Chapter IV (pages 101-122), “Fear”
“By the time the child is six years old, moral education ought to be nearly complete; that is to say, the further virtues which will be required in later years ought to be developed by the boy or girl spontaneously, as a result of good habits already existing and ambitions already stimulated [p. 101].” Healthy two-year olds are well poised for a happy existence, as their powers and freedom of movement increase. They show curiosity and take delight in all new sensations. They can develop new fears, however. Surely some of these fears are acquired from mimicking the fears of the adults they see; others, though, arise out of instinct, including (probably) the fear of some unfamiliar things. [Russell quotes at some length William Stern, the developer of the concept of IQ, on the innate fear of the unfamiliar.] Herds of cows or horses have such fears -- for example, of mechanical toys, as I (Russell) have witnessed firsthand. I (again, Russell) cured my son’s fears of quickly moving shadows and mechanical toys by demonstrating the mechanism that led to these phenomena. This curative process took longer when the feared object was a whoopee cushion. [OK, Russell describes the dreadful item as “a cushion which emitted a long melancholy whine after being sat upon or pressed [p. 107].”] All such fears should slowly be confronted and overcome.
Real dangers, such as falls from heights, should be explained rationally, but the adults should do so with calm reason, and not in a fearful vein. “A grown-up person in charge of a child should never feel fear [p. 109].” Russell describes his own rather uncompromising approach to getting his toddler son to no longer fear the (very cold!) sea, and relates (footnote, page 111) his own even less compromising education on that score. There is something to be said for forceful methods of education if they are employed to overcome irrational fears. The boy who succeeds will be happy and proud of his triumph. As children get older, it is other children (including older siblings) who teach physical courage – and girls need as strong a dose of courage as boys. Instilling the habit of acting with courage reduces the need to call on willpower.
Russell endorses the advice of Dr. Rivers on overcoming fear by acquiring skills to manipulate matter, such as learning to ride a bike. Developing a talent for managing a boat in poor weather, for instance, is a better way of engendering courage than are physical battles among children, even of the organized sports variety. Children, both boys and girls, should be taught to endure small harms without much ado.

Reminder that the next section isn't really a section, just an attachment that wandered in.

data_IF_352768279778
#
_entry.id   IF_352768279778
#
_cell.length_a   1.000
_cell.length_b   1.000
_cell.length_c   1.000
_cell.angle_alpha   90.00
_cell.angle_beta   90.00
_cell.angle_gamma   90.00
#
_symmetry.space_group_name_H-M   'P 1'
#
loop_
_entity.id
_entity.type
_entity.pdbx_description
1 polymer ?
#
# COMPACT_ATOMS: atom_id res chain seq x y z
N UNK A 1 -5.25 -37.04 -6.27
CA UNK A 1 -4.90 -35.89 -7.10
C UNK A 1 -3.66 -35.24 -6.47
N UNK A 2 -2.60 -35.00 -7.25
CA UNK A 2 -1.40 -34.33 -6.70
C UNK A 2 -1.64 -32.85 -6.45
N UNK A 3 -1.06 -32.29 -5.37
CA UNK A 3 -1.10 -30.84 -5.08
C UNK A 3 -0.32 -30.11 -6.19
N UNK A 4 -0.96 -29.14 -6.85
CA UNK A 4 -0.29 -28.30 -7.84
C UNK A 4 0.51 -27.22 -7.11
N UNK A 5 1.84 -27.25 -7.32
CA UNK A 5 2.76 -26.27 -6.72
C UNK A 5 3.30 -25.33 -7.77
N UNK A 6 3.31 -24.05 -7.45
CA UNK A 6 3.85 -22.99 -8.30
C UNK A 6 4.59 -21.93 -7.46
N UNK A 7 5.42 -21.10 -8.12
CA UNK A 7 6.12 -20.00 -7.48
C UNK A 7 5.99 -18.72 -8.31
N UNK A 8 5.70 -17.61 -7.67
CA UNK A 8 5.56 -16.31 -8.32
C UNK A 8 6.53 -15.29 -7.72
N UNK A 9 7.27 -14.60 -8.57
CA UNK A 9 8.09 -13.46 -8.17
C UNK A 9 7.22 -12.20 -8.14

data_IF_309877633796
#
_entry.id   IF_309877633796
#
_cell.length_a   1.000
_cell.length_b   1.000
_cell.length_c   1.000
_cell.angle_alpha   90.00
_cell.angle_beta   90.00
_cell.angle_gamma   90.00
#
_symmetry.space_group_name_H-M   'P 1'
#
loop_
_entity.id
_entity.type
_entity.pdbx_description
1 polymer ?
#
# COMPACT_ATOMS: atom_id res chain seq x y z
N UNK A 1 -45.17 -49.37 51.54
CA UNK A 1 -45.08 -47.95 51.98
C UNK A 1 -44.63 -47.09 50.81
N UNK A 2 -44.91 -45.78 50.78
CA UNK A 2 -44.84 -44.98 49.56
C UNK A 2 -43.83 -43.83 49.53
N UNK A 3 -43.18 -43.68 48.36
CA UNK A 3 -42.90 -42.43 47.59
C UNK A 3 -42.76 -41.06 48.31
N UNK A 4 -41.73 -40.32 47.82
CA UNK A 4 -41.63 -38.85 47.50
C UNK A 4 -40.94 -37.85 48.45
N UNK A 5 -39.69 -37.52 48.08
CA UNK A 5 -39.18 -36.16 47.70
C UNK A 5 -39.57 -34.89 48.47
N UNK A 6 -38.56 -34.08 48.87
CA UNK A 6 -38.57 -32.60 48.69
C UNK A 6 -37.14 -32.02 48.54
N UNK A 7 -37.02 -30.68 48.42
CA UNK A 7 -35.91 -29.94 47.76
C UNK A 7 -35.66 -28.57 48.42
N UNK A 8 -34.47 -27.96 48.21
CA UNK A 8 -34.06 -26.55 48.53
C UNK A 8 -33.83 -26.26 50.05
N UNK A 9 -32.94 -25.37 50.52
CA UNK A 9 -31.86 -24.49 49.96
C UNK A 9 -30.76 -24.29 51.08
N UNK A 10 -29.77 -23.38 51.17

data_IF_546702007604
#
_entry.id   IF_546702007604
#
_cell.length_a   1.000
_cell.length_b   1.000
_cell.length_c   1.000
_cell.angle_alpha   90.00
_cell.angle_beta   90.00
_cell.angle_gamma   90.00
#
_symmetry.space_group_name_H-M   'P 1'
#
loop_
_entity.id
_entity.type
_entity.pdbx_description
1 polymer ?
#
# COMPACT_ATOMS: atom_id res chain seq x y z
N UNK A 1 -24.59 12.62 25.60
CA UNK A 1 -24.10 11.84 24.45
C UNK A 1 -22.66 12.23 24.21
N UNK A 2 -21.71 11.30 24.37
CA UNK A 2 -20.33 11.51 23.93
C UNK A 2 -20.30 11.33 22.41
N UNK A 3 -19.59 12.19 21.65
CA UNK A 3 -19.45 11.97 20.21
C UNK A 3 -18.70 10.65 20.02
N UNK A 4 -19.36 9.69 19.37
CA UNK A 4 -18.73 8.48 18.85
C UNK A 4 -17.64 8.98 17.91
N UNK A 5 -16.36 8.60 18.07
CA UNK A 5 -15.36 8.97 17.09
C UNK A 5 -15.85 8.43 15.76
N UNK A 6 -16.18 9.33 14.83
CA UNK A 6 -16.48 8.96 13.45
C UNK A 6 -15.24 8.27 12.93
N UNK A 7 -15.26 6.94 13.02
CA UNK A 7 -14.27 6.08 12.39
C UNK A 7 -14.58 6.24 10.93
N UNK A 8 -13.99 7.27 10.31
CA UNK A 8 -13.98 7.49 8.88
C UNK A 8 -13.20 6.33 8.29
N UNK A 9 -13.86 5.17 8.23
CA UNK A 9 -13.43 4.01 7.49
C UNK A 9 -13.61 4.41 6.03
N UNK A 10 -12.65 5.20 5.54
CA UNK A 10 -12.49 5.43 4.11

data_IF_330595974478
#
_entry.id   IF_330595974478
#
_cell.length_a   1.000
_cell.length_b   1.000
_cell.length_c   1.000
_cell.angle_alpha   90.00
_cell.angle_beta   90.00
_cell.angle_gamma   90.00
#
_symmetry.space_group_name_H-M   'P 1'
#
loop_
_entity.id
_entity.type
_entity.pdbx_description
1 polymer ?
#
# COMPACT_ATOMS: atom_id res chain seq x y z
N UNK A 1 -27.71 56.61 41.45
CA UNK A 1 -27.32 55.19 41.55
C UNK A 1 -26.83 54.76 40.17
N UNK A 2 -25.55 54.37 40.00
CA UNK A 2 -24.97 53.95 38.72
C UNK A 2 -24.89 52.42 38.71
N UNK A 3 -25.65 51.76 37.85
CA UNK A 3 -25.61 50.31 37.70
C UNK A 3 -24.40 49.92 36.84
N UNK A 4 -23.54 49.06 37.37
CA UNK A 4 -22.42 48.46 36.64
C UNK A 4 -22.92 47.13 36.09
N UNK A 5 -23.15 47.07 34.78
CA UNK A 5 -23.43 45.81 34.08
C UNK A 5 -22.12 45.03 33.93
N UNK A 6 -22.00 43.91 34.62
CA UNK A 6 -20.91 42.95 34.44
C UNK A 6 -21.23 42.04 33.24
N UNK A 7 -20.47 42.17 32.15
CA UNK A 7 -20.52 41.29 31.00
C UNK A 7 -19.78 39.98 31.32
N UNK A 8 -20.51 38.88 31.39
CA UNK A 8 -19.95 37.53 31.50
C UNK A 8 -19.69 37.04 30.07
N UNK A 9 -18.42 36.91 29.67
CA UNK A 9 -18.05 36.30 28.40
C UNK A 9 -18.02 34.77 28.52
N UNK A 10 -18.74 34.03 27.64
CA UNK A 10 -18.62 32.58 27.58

Courage in the non-physical realm is more important than physical courage, but bodily bravery might be a pre-requisite for building the higher species of courage. Superstitions around eclipses or earthquakes, for instance, derive from fears of the mysterious. Acquainting children with the scientific explanation of some mysteries will allow them to generalize, to think that there also are non-superstitious explanations for mysteries that they still cannot understand. At that point, mysteries can spur exploration and study.
One mystery children are faced with at an early age is death, and eventually they understand that their parents’ deaths are inevitable, as is their own. Belief in an afterlife can ease the pain of such understanding. Nevertheless, parents whom themselves hold no such belief should not try to instill it in their children just for the sake of comfort: “no consideration on earth justifies a parent in telling lies to his child. It is best to explain that death is a sleep from which people do not wake [p. 119].” Nor should parents impart this information in a dramatic fashion. There is little to be said for anyone to get to brooding about death.
Children should be made comfortable around strangers, in part by not pressing manners too aggressively upon them. They will respond positively to manners when they are at an age where they can appreciate that parents (and others) have rights that must be respected: children have a knack for understanding justice.
Don’t show fear yourself if you would keep your child from being fearful. “Life is full of perils, but the wise man ignores those that are inevitable, and acts prudently but without emotion as regards those that can be avoided [p. 121].” Instill wide and strong interests so that your child does not later dwell upon the possibilities for ill fortune.